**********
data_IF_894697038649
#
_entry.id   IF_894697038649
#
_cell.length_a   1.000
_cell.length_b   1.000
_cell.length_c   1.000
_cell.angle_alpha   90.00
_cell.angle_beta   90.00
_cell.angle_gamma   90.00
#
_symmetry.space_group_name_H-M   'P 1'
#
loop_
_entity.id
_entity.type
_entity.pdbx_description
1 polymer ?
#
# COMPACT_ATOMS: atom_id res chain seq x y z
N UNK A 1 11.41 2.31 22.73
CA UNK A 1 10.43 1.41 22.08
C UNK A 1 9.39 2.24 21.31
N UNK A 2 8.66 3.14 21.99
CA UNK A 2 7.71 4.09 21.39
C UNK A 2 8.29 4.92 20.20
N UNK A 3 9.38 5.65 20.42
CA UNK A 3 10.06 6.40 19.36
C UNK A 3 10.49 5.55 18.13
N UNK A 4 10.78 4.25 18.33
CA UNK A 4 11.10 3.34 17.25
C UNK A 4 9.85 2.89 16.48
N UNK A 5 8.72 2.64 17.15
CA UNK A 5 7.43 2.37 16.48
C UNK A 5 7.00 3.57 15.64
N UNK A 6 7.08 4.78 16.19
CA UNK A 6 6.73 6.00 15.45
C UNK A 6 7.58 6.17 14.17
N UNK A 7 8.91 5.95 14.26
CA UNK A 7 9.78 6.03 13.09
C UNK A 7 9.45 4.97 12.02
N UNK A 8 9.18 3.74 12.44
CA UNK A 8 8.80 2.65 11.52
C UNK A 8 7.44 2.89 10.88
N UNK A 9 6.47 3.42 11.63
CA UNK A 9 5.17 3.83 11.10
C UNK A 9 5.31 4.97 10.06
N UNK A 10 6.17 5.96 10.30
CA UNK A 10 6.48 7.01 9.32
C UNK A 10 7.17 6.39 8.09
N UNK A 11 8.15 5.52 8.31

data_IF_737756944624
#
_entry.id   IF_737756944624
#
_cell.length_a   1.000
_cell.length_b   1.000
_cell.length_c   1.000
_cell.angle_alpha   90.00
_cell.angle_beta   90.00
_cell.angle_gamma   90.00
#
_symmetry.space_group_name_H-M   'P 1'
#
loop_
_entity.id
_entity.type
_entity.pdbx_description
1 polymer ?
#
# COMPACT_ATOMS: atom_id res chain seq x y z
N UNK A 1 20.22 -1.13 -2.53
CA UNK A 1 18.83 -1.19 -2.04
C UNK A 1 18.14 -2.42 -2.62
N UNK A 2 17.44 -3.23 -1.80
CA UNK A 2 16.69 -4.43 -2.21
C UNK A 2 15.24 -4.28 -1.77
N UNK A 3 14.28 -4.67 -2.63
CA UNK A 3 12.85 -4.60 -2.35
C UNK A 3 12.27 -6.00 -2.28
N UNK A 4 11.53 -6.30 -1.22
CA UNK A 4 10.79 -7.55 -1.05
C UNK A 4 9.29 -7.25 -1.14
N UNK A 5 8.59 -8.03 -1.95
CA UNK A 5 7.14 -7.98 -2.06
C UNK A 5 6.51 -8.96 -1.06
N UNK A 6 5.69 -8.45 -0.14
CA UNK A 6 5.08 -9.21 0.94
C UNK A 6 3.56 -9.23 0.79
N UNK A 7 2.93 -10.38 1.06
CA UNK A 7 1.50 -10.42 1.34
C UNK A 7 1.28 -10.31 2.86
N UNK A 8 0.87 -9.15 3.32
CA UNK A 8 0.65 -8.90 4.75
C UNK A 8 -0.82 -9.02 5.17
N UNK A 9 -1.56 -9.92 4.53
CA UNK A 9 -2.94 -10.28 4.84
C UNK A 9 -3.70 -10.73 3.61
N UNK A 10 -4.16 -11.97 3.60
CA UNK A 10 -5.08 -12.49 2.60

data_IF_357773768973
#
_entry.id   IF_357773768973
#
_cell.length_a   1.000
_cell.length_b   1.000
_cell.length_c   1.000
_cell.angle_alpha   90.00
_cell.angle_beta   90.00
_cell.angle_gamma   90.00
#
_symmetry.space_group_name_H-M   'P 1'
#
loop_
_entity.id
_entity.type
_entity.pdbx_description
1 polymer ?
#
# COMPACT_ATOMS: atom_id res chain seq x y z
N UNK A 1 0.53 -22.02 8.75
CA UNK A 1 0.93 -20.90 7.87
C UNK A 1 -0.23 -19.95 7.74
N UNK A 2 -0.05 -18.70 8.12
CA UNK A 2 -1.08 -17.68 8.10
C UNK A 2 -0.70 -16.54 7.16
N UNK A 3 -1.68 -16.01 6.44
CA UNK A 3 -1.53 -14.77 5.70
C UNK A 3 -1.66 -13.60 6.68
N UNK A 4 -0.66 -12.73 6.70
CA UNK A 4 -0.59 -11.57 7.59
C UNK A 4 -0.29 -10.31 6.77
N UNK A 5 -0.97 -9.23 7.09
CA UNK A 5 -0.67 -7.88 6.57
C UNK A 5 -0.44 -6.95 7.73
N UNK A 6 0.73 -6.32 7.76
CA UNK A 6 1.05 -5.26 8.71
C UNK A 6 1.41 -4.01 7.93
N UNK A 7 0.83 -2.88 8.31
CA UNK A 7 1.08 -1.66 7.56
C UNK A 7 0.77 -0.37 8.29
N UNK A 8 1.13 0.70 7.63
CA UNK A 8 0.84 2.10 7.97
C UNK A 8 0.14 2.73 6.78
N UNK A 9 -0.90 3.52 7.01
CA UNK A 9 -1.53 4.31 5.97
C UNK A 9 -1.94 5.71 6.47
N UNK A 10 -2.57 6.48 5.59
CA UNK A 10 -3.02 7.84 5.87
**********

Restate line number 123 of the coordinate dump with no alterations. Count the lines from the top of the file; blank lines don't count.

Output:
C UNK A 1 -0.23 -19.95 7.74